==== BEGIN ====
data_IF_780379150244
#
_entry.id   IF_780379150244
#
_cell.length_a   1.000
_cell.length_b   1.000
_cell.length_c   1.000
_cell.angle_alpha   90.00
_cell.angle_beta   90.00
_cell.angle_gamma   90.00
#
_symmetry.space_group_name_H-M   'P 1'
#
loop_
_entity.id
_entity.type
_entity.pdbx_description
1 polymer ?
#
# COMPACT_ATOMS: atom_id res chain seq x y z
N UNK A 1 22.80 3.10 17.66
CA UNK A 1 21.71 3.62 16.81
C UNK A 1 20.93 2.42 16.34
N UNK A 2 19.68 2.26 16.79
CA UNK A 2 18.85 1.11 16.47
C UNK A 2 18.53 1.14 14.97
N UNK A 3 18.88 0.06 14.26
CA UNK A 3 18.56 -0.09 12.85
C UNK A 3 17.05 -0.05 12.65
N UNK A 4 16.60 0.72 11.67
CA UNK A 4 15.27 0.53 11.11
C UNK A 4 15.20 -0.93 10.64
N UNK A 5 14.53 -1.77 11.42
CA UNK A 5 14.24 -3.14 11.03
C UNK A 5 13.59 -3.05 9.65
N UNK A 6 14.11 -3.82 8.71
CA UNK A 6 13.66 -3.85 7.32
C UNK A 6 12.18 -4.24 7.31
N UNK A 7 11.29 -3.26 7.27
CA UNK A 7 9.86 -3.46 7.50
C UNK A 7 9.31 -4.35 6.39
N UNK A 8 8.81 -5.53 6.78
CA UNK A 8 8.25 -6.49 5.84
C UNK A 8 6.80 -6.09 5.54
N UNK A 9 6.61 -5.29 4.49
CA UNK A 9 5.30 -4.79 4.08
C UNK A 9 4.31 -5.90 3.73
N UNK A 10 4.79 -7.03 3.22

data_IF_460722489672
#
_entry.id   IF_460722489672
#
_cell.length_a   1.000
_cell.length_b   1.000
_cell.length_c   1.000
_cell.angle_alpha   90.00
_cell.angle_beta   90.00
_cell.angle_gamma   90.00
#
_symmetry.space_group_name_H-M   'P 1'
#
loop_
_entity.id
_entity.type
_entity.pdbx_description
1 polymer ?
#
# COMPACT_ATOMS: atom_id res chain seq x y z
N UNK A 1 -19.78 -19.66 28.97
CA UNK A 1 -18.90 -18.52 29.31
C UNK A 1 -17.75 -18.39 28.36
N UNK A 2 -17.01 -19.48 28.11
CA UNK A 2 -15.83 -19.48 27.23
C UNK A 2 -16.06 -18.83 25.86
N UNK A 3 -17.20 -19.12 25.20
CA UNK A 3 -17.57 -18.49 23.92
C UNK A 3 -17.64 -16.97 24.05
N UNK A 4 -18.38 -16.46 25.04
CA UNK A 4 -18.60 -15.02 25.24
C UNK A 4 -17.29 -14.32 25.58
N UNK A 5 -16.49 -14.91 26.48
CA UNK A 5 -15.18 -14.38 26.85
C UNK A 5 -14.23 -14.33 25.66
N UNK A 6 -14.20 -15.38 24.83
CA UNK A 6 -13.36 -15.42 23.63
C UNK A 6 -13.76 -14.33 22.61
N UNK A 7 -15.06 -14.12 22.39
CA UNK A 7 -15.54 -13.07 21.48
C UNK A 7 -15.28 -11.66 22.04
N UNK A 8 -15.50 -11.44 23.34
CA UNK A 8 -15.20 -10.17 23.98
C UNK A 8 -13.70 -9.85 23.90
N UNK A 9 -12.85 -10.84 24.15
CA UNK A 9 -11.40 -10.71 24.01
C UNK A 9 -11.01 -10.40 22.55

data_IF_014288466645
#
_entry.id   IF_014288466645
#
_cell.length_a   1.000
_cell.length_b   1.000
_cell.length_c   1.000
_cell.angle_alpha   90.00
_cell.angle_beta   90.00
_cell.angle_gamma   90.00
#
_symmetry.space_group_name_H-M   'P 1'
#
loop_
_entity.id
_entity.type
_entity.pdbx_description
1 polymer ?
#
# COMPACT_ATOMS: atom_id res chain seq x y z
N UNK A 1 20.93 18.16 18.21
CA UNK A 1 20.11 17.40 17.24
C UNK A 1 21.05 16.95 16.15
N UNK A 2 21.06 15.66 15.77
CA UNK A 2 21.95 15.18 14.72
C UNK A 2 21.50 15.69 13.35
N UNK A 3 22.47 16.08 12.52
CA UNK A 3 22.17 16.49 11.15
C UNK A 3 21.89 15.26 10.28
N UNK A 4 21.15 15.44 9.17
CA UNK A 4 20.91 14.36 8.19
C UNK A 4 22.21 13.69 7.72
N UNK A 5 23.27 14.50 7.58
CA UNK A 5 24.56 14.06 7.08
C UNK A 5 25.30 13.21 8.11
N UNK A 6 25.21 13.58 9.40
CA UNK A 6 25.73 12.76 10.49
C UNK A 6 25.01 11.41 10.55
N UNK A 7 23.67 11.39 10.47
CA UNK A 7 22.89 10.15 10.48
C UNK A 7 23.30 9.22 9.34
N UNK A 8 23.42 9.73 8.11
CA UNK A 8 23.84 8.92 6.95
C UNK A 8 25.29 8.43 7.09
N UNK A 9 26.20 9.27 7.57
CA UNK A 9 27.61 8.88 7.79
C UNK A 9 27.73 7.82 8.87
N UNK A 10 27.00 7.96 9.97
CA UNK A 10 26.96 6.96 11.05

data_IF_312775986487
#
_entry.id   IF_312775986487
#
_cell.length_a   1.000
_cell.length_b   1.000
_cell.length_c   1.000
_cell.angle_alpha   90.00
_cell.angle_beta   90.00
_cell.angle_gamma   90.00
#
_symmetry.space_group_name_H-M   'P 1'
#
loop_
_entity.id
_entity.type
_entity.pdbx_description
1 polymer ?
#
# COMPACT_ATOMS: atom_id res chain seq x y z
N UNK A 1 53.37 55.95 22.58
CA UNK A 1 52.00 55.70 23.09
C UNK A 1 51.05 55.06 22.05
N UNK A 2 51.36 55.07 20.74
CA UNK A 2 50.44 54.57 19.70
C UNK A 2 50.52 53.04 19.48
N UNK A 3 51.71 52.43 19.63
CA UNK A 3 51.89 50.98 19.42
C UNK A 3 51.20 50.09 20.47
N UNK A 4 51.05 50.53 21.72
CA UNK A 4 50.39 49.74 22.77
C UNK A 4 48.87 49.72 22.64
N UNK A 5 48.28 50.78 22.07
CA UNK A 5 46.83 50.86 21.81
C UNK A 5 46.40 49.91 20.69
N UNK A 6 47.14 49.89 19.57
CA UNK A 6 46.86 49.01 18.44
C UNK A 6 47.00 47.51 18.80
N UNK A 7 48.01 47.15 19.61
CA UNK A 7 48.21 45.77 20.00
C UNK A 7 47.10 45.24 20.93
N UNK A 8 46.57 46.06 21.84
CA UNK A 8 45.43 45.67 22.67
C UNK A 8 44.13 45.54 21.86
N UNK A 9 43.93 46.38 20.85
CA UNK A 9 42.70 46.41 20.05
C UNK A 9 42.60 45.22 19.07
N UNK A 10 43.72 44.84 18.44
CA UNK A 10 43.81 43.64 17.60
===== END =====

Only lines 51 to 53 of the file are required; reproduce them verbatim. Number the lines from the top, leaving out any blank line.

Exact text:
_entry.id   IF_460722489672
#
_cell.length_a   1.000